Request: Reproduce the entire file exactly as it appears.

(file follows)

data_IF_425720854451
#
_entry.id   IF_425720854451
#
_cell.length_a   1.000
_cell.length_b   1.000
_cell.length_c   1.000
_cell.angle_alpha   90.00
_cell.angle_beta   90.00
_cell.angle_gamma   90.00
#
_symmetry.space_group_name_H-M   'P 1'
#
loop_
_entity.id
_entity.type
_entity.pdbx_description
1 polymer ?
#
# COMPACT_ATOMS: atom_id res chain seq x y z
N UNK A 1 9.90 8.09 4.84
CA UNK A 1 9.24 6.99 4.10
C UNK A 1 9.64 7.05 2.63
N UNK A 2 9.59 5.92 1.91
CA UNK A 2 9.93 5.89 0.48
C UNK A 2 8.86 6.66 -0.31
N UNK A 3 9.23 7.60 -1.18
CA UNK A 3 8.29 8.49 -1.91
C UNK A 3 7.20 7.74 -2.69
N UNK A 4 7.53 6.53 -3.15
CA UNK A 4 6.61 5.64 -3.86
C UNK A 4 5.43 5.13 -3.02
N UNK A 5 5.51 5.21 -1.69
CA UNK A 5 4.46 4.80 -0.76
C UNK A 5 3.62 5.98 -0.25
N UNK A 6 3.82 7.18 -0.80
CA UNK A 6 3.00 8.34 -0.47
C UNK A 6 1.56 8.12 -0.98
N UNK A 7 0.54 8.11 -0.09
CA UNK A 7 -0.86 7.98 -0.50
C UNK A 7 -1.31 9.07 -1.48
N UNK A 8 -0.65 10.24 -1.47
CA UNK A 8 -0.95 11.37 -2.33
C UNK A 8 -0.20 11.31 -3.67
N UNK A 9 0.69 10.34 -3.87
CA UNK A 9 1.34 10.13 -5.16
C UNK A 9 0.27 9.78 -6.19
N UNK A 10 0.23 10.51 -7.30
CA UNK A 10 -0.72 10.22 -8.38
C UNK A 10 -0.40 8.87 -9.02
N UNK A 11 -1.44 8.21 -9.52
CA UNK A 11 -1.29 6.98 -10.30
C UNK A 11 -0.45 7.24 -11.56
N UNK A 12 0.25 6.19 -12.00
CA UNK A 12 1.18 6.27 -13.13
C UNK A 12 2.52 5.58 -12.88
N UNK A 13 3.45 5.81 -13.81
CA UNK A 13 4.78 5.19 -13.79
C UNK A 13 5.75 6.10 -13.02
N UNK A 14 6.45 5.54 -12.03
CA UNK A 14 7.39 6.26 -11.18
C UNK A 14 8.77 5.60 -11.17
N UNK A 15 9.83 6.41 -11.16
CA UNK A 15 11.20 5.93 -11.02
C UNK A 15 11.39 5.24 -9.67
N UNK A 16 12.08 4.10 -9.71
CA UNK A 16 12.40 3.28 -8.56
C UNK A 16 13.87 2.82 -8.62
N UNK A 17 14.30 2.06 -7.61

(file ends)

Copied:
data_IF_425720854451
#
_entry.id   IF_425720854451
#
_cell.length_a   1.000
_cell.length_b   1.000
_cell.length_c   1.000
_cell.angle_alpha   90.00
_cell.angle_beta   90.00
_cell.angle_gamma   90.00
#
_symmetry.space_group_name_H-M   'P 1'
#
loop_
_entity.id
_entity.type
_entity.pdbx_description
1 polymer ?
#
# COMPACT_ATOMS: atom_id res chain seq x y z
N UNK A 1 9.90 8.09 4.84
CA UNK A 1 9.24 6.99 4.10
C UNK A 1 9.64 7.05 2.63
N UNK A 2 9.59 5.92 1.91
CA UNK A 2 9.93 5.89 0.48
C UNK A 2 8.86 6.66 -0.31
N UNK A 3 9.23 7.60 -1.18
CA UNK A 3 8.29 8.49 -1.91
C UNK A 3 7.20 7.74 -2.69
N UNK A 4 7.53 6.53 -3.15
CA UNK A 4 6.61 5.64 -3.86
C UNK A 4 5.43 5.13 -3.02
N UNK A 5 5.51 5.21 -1.69
CA UNK A 5 4.46 4.80 -0.76
C UNK A 5 3.62 5.98 -0.25
N UNK A 6 3.82 7.18 -0.80
CA UNK A 6 3.00 8.34 -0.47
C UNK A 6 1.56 8.12 -0.98
N UNK A 7 0.54 8.11 -0.09
CA UNK A 7 -0.86 7.98 -0.50
C UNK A 7 -1.31 9.07 -1.48
N UNK A 8 -0.65 10.24 -1.47
CA UNK A 8 -0.95 11.37 -2.33
C UNK A 8 -0.20 11.31 -3.67
N UNK A 9 0.69 10.34 -3.87
CA UNK A 9 1.34 10.13 -5.16
C UNK A 9 0.27 9.78 -6.19
N UNK A 10 0.23 10.51 -7.30
CA UNK A 10 -0.72 10.22 -8.38
C UNK A 10 -0.40 8.87 -9.02
N UNK A 11 -1.44 8.21 -9.52
CA UNK A 11 -1.29 6.98 -10.30
C UNK A 11 -0.45 7.24 -11.56
N UNK A 12 0.25 6.19 -12.00
CA UNK A 12 1.18 6.27 -13.13
C UNK A 12 2.52 5.58 -12.88
N UNK A 13 3.45 5.81 -13.81
CA UNK A 13 4.78 5.19 -13.79
C UNK A 13 5.75 6.10 -13.02
N UNK A 14 6.45 5.54 -12.03
CA UNK A 14 7.39 6.26 -11.18
C UNK A 14 8.77 5.60 -11.17
N UNK A 15 9.83 6.41 -11.16
CA UNK A 15 11.20 5.93 -11.02
C UNK A 15 11.39 5.24 -9.67
N UNK A 16 12.08 4.10 -9.71
CA UNK A 16 12.40 3.28 -8.56
C UNK A 16 13.87 2.82 -8.62
N UNK A 17 14.30 2.06 -7.61